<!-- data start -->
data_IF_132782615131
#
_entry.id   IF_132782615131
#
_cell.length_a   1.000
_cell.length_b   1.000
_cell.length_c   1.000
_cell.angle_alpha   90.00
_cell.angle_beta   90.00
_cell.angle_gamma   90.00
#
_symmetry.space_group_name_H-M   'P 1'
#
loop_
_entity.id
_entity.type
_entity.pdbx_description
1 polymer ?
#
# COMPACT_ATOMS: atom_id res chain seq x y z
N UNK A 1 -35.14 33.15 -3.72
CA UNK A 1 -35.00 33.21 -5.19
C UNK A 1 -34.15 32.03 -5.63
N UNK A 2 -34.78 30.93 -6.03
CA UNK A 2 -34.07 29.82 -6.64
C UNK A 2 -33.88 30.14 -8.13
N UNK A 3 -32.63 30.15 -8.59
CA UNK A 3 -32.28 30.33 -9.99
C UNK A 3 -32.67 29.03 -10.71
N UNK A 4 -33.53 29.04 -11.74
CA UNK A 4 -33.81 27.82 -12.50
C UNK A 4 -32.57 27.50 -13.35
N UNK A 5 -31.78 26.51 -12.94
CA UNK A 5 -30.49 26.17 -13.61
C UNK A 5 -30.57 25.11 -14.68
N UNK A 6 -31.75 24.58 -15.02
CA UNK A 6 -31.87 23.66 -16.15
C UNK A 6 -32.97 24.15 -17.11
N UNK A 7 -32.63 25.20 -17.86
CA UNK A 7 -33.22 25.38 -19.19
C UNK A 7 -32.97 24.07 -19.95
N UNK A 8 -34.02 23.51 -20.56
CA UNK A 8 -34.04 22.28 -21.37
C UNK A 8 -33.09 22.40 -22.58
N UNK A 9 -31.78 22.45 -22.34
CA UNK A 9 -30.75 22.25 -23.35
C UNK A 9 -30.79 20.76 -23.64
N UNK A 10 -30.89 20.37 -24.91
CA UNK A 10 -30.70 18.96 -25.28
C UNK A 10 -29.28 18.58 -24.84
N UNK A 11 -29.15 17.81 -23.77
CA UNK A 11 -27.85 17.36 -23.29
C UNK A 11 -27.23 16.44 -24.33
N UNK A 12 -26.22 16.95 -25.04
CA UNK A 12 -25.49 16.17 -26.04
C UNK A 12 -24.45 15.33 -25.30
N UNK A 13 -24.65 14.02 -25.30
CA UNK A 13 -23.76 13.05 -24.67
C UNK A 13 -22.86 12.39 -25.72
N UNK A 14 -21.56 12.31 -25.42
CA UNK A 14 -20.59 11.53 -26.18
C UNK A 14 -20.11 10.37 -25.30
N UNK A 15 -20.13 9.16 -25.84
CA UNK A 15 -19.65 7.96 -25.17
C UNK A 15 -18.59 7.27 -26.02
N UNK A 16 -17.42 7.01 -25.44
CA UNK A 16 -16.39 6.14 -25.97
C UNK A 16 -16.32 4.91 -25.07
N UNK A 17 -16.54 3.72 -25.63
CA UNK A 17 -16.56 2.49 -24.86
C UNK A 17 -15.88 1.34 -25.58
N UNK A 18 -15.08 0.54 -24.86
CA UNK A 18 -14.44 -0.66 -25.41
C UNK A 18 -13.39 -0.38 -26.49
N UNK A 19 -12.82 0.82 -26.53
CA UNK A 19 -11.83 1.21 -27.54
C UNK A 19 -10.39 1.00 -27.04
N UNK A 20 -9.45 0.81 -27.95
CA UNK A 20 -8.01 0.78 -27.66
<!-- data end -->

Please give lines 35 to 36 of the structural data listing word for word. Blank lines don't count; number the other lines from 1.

C UNK A 5 -30.57 25.11 -14.68
N UNK A 6 -31.75 24.58 -15.02